After two years of a long-distance relationship, I decided to move to London just a little over a year ago to live with my English partner Marc. With COVID-19 restrictions overtaking the world, and the ability to send an email instead of a face-to-face meeting, it wasn’t too difficult for me to make the move from Israel. However, moving to the UK this year has proven to be a challenging endeavor after all. The climate in all of Europe has become increasingly hostile toward Jews, with hate crimes and antisemitic incidents spiking in the region.
In East London, living with another man was easy. My LGBTQ identity was almost fully embraced by my neighbors. When we announced that we are engaged a few months ago, the amount of love we received was enormous. The community here has always made me feel free to be my true self... that is, as a gay man. But I haven’t felt the same way as a Jew.
In London, I am always hesitant to bring up my Jewishness with non-Jewish friends. Sometimes it feels that by just being Jewish, I will be immediately held accountable for all the wrongdoings of any Jew who ever lived. Saying you’re going to Shabbat dinner turns into an interrogation.
Often I find the people who openly accept me as LGBTQ are uncomfortable with my Jewish identity. But when I’m in Jewish spaces, I also feel that I need to qualify myself, to minimize how gay I am. It often feels like no one wants all of me all of the time.
You can imagine how excited I was to learn that there was not only a Jewish but a queer party for Hanukkah taking place by our house in Bethnal Green called “Buttmitzvah.”
On Saturday night, my social circle put on our best Hanukkah-themed costumes. One dressed up as the stolen objects from our Temple. I was Maimonides and another friend became a human-menorah. It didn’t feel like we were going out, but coming home.
When we got to the event, everyone had been as dedicated to their outfit as we were. The room was the most unapologetically queer and Jewish place I’ve ever been. Two shirtless guys in shorts handed out bagels and pickled dills out of a box with a Star of David on it, and we rushed to see the Jewish drag queen Ash Kenazi work the runway. She played the violin to Fiddler On The Roof’s “Tradition,” and then lip-synced to “If I Were a Rich Girl.” The audience was ecstatic, loud and proud – in the very way that Hanukkah is supposed to be.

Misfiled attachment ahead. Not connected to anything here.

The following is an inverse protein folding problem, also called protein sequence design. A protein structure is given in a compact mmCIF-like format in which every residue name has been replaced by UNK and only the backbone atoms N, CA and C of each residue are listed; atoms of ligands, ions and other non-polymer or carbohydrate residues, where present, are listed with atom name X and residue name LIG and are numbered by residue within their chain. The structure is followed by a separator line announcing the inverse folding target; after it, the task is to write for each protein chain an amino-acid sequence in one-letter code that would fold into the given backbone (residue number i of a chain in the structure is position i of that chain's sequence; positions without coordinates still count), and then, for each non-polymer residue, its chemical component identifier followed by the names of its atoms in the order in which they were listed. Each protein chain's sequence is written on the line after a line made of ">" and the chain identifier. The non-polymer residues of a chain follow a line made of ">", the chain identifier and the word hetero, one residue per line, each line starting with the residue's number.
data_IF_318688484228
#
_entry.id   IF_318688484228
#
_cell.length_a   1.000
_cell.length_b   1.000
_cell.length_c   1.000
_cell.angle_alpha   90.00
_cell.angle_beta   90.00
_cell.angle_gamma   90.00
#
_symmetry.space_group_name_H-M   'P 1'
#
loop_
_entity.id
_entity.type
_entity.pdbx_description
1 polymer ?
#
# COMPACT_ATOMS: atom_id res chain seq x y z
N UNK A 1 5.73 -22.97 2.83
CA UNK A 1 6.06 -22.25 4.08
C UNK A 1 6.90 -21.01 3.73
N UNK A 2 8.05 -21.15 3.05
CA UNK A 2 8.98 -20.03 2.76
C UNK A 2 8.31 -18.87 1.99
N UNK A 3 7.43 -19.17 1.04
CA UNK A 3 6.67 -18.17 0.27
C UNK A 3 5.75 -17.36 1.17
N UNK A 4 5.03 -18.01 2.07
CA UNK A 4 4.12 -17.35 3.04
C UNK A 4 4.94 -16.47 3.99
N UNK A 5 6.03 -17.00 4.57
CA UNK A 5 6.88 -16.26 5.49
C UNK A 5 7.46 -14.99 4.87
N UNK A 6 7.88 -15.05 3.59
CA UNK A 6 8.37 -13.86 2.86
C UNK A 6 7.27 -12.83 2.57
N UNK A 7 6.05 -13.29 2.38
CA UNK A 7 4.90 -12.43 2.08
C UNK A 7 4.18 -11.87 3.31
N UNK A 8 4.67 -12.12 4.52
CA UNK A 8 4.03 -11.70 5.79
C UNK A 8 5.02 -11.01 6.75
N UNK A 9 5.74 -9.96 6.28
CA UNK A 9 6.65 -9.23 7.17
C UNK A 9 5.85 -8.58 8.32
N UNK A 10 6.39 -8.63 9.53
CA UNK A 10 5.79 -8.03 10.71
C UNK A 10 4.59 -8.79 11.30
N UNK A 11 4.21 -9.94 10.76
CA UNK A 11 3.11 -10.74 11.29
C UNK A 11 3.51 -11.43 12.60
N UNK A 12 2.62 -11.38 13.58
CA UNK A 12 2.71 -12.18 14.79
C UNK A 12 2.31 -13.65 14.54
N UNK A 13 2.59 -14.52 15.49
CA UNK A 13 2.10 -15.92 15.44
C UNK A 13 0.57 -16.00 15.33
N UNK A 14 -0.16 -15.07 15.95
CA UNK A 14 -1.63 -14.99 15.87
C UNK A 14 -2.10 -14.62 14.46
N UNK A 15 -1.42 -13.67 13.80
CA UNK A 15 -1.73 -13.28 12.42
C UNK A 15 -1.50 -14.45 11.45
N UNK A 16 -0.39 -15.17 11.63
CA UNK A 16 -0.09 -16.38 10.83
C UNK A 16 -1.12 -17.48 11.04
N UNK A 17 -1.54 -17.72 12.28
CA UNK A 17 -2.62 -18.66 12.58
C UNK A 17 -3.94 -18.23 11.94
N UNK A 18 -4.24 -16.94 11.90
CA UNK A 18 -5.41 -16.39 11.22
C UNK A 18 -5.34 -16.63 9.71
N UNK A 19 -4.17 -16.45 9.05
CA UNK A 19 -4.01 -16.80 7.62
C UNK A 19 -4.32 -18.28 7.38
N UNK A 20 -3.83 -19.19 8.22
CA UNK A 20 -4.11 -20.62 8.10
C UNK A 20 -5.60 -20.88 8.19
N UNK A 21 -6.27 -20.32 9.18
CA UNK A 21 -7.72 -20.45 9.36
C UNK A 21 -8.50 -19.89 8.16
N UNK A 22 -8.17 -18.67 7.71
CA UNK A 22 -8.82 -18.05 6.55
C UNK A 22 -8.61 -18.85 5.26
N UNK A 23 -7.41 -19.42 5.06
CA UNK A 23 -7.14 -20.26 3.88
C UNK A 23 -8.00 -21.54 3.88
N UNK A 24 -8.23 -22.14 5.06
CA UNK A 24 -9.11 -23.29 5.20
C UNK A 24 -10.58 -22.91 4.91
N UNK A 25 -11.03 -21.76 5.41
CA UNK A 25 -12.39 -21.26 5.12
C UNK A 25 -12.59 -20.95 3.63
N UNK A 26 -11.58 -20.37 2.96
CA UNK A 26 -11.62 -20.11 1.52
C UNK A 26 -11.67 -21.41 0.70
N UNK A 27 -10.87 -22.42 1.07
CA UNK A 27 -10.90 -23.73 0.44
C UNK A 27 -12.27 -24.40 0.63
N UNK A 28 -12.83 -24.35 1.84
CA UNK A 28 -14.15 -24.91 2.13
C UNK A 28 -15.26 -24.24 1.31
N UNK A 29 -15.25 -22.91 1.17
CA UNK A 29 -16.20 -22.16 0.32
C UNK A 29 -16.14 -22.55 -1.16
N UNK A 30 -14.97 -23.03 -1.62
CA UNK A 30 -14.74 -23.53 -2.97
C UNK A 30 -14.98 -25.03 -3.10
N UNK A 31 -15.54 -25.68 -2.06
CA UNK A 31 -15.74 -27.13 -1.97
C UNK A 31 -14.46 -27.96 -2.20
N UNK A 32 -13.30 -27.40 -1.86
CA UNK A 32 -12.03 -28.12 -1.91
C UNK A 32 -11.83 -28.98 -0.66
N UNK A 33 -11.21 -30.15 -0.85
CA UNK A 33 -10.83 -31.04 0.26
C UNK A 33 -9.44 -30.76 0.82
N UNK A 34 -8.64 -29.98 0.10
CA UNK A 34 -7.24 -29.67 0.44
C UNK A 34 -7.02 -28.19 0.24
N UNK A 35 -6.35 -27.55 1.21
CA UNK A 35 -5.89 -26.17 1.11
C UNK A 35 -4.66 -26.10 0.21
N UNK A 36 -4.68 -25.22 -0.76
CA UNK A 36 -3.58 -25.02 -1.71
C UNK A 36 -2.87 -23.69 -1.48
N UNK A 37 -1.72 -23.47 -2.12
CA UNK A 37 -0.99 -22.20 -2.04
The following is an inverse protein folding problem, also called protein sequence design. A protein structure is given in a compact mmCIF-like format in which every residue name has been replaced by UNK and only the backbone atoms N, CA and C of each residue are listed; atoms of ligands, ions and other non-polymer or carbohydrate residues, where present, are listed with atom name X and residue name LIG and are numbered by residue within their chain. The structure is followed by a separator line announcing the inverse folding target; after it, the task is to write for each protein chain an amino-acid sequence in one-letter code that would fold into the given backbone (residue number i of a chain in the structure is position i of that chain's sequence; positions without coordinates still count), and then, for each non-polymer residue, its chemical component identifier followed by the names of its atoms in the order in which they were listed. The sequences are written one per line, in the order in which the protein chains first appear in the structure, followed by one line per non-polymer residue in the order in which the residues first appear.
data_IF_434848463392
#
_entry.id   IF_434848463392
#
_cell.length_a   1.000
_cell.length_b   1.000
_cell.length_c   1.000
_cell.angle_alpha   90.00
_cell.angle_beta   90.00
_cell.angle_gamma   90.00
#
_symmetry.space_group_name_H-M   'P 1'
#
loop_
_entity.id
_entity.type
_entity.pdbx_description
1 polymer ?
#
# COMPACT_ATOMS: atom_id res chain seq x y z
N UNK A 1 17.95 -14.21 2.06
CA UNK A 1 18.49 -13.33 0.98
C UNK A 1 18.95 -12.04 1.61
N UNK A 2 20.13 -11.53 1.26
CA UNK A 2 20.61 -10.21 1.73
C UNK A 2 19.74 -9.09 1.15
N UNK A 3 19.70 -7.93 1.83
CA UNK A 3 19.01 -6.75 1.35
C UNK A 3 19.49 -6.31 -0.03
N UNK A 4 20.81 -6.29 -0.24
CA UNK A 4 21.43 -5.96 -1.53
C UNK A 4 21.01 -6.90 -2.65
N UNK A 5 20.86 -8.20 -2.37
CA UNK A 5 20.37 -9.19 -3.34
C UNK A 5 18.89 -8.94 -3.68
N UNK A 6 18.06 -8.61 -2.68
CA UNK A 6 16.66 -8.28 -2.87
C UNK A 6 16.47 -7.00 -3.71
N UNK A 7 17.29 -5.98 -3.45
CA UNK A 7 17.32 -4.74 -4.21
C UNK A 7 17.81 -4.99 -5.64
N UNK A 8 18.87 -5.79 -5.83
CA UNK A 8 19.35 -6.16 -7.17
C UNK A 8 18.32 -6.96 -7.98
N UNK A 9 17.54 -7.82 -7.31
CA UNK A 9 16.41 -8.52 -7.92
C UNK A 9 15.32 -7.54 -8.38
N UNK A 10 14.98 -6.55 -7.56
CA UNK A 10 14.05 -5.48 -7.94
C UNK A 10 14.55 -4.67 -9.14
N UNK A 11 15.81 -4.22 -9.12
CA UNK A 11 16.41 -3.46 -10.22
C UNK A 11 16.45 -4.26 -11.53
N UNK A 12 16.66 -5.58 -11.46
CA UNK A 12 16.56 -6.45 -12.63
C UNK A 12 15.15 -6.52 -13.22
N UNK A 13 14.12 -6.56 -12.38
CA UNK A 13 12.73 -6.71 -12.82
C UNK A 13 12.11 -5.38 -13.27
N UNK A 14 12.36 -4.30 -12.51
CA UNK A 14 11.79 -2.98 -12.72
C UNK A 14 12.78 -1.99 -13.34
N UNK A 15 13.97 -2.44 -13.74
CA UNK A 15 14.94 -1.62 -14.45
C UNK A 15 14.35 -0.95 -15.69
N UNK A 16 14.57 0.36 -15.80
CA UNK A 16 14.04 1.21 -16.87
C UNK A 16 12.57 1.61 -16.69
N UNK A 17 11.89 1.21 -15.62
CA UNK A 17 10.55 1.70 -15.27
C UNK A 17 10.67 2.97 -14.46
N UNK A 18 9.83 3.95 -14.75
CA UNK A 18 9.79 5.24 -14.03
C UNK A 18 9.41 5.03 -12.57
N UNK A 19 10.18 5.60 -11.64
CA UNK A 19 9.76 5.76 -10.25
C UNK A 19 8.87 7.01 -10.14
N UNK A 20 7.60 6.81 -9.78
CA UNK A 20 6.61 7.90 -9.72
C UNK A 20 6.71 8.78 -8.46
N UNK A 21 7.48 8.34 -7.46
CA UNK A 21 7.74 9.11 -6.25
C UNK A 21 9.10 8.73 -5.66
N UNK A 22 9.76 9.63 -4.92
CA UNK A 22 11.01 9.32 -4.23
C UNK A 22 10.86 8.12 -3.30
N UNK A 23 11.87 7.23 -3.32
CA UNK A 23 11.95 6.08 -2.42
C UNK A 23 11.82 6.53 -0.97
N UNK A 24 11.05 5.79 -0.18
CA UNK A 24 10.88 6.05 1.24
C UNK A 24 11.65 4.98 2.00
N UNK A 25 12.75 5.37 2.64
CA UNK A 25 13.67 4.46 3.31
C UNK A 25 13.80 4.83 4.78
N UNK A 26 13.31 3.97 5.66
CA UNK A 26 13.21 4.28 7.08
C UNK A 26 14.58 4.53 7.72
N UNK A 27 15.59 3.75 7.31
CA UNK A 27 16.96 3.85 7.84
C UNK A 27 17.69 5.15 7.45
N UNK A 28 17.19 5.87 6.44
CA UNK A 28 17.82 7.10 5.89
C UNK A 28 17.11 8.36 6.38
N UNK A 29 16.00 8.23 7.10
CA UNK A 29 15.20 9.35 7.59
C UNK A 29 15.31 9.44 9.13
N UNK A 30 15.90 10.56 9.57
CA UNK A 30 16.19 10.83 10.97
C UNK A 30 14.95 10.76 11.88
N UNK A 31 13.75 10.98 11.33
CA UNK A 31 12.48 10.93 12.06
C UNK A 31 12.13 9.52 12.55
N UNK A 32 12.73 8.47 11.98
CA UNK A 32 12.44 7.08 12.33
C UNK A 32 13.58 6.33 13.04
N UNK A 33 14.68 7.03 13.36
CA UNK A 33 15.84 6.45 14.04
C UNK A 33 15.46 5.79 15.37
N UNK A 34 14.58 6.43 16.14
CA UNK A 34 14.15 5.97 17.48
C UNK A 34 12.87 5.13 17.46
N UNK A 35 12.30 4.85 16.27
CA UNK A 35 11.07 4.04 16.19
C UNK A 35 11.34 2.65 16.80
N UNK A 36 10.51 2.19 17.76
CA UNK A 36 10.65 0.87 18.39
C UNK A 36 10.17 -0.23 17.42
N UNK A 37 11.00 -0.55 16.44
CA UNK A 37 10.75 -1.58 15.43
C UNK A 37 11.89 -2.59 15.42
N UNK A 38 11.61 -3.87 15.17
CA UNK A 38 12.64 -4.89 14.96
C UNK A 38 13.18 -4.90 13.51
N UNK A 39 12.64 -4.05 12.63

IN RECENT years, I’ve found new meaning in Hanukkah. In the age of the Maccabees, the Jews of old were fighting to be who they are completely, to study Torah safely, and not hide themselves. Nowadays, Jews are still struggling to overcome the violence of assimilation, to live unapologetically, and let our personal lights burn in the darkness of antisemitism.
Believe it or not, “Buttmitzvah” was a profound experience because I was invited to live the dream of Judah Maccabee – to be myself fully as a Jew. And being myself fully means being myself within LGBTQ spaces, too.
You could feel the joy and relief in the air as Rabbi Daniel Lichman gave a speech, the laughter as the sketch group played out a stereotypical-dressed Jewish father, mother and a bat mitzvah girl. You have not fully lived until you’ve seen drag performer Ru Paulstein run a Best Dressed Runway contest.
When we make spaces welcoming to Jews – all Jews – they become welcoming to others as well. The music included everything from Mizrahi music to a live performance by Rapper Honey G. The most incredible moment for me was when “Hava Nagila” came on, and Sir Ian McKellen who is 82 years old and not Jewish, but is out and proud, was right next to me dancing in a circle with a kippah on his head. Later I found out that it was his first night out in three years!
Josh Cole, the founder of Buttmitzvah, told me that creating this celebration was his way to deal with a lot of the challenges both our LGBTQ and Jewish communities are facing. In my work I use social media to empower marginalized people. But sometimes, we spend so much time fighting off the hate, we forget the power of creating space for joy and acceptance. When I arrived home from the party at 4 a.m., I realized that I haven’t felt so safe to be Jewish and queer in one place since moving here.
Josh added that he thinks it is important for non-Jews “who have such a weird impression of who Jews are, to be able to come into a Jewish space and feel completely included and welcome.” I share Josh’s belief that Buttmitzvah does more for Jewish and non-Jewish relations than most Jewish conferences do.
Rabbi David Wolpe of Sinai Temple wrote last year in an article for The New York Jewish Week during COVID-19, that the “challenge of the Jewish people in this time is to make sure that our sanctuaries do not become like those in the book – testimony to a community that is gone.” I share Rabbi Wolpe’s concern for the disappearance of Jewish sanctuaries, but while nothing can replace our temples and our holy books, this is only one leg on which Judaism exists.
Our sanctuaries also exist in the Shabbat dinners, like the ones my partner and I hold almost every week, at our apartment in East London, with some of the most incredible young Jews who are all leading extraordinary lives. It lives in the London queer party of young British Jews who refuse to choose between LGBTQ, British and Jewish, who put time and effort into making a safe space that has drawn hundreds of Jews and non-Jews to celebrate their identity.
I do not fear for our future, as Jewish youth are here, and they are dancing until the end of the night.
The writer is a senior fellow at The Tel Aviv Institute. Follow him: @henmazzig.